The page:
Definitions

from The American Heritage® Dictionary of the English Language, 5th Edition.

  • adjective Existing at birth or from the beginning; inborn or inherent.
  • adjective Originating at the same time; related.
  • adjective Being in close accord or sympathy; congenial.
  • adjective Biology Joined or united with a structure of the same kind, as sepals or petals.
  • adjective Geology Trapped in sediment or rock at the time of deposition.

from The Century Dictionary.

  • Inborn; implanted at or existing from birth; congenital.
  • Cognate; allied in origin or nature.
  • In anat. and zoology, united; not separated by a, joint or suture; confluent; specifically, in entom., immovably united; soldered together. Thus, the menturn and ligula may be connate - that is, not separately movable.
  • In. botany, united congenitally: a general term including both adnate and coalescent. Some times coherent.

from the GNU version of the Collaborative International Dictionary of English.

  • adjective Born with another; being of the same birth.
  • adjective Congenital; existing from birth.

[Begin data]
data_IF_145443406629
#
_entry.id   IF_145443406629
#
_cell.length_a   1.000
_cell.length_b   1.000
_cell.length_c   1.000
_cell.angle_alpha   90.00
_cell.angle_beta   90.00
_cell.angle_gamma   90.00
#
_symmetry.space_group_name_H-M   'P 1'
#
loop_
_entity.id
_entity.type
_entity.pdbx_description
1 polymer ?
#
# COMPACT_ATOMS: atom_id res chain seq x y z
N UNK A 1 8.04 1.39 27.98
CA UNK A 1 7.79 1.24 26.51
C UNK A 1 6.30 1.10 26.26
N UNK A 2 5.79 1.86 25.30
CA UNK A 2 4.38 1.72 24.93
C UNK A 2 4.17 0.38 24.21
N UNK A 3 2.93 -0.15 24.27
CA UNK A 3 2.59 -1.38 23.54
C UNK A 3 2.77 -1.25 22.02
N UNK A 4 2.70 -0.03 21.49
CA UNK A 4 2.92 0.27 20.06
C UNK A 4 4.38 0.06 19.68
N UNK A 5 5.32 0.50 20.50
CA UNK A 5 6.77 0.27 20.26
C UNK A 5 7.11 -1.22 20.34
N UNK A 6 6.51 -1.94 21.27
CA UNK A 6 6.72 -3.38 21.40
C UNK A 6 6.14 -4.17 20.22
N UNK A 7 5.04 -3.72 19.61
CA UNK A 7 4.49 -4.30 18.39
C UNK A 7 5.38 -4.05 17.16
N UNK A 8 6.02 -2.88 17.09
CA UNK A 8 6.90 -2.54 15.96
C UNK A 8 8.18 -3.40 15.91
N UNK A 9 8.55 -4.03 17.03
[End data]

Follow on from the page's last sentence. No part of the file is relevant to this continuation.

• adjective (Bot.) Congenitally united; growing from one base, or united at their bases; united into one body. See Illust. of Connate-perfoliate.

from Wiktionary, Creative Commons Attribution/Share-Alike License.

  • adjective cognate
  • adjective inborn
  • adjective botany united with others of the same kind (especially of sepals or petals)
  • adjective geology trapped within a rock at the time of its formation (especially of water or petroleum)

from WordNet 3.0 Copyright 2006 by Princeton University. All rights reserved.

  • adjective of similar parts or organs; closely joined or united
  • adjective related in nature

Etymologies

from The American Heritage® Dictionary of the English Language, 4th Edition

[Late Latin connātus, past participle of connāscī, to be born with : Latin com-, com- + Latin nāscī, to be born; see genə- in Indo-European roots.]

from Wiktionary, Creative Commons Attribution/Share-Alike License

Latin connatus. See cognate.

Examples

Comments

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  • The beasts have convened to debate:

    Should jackal or louse bear the weight,

    Or lizard take blame

    Sparing others the shame

    That Donald and they be connate.

    January 18, 2019